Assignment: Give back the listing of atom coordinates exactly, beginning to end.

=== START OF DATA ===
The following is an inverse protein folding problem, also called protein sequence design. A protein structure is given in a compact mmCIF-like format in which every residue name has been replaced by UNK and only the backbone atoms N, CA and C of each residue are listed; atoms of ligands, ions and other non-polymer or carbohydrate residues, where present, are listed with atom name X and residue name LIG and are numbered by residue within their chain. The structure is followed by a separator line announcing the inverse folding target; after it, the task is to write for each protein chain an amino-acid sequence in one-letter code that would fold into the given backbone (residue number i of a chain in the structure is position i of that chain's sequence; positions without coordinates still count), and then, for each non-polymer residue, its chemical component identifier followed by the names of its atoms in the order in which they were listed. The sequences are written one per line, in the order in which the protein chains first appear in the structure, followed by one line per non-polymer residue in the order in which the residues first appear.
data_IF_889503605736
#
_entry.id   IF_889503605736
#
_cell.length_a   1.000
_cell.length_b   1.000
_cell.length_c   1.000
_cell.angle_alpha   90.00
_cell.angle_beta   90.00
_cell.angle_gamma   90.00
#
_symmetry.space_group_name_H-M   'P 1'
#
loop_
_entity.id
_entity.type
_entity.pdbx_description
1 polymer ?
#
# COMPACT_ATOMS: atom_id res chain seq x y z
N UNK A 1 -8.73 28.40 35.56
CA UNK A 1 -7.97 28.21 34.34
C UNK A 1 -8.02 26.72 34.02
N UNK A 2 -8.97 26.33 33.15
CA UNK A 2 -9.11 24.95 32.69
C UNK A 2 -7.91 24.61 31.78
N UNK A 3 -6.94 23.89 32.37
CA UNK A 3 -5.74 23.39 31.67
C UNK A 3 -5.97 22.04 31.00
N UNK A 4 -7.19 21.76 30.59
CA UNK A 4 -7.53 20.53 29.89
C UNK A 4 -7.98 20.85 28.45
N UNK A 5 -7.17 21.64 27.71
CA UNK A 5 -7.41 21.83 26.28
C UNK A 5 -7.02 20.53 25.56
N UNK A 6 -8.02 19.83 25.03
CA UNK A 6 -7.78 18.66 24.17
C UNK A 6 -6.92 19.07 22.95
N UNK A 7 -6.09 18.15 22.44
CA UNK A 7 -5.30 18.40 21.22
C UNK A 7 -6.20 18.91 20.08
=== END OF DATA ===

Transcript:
The following is an inverse protein folding problem, also called protein sequence design. A protein structure is given in a compact mmCIF-like format in which every residue name has been replaced by UNK and only the backbone atoms N, CA and C of each residue are listed; atoms of ligands, ions and other non-polymer or carbohydrate residues, where present, are listed with atom name X and residue name LIG and are numbered by residue within their chain. The structure is followed by a separator line announcing the inverse folding target; after it, the task is to write for each protein chain an amino-acid sequence in one-letter code that would fold into the given backbone (residue number i of a chain in the structure is position i of that chain's sequence; positions without coordinates still count), and then, for each non-polymer residue, its chemical component identifier followed by the names of its atoms in the order in which they were listed. The sequences are written one per line, in the order in which the protein chains first appear in the structure, followed by one line per non-polymer residue in the order in which the residues first appear.
data_IF_889503605736
#
_entry.id   IF_889503605736
#
_cell.length_a   1.000
_cell.length_b   1.000
_cell.length_c   1.000
_cell.angle_alpha   90.00
_cell.angle_beta   90.00
_cell.angle_gamma   90.00
#
_symmetry.space_group_name_H-M   'P 1'
#
loop_
_entity.id
_entity.type
_entity.pdbx_description
1 polymer ?
#
# COMPACT_ATOMS: atom_id res chain seq x y z
N UNK A 1 -8.73 28.40 35.56
CA UNK A 1 -7.97 28.21 34.34
C UNK A 1 -8.02 26.72 34.02
N UNK A 2 -8.97 26.33 33.15
CA UNK A 2 -9.11 24.95 32.69
C UNK A 2 -7.91 24.61 31.78
N UNK A 3 -6.94 23.89 32.37
CA UNK A 3 -5.74 23.39 31.67
C UNK A 3 -5.97 22.04 31.00
N UNK A 4 -7.19 21.76 30.59
CA UNK A 4 -7.53 20.53 29.89
C UNK A 4 -7.98 20.85 28.45
N UNK A 5 -7.17 21.64 27.71
CA UNK A 5 -7.41 21.83 26.28
C UNK A 5 -7.02 20.53 25.56
N UNK A 6 -8.02 19.83 25.03
CA UNK A 6 -7.78 18.66 24.17
C UNK A 6 -6.92 19.07 22.95
N UNK A 7 -6.09 18.15 22.44
CA UNK A 7 -5.30 18.40 21.22
C UNK A 7 -6.20 18.91 20.08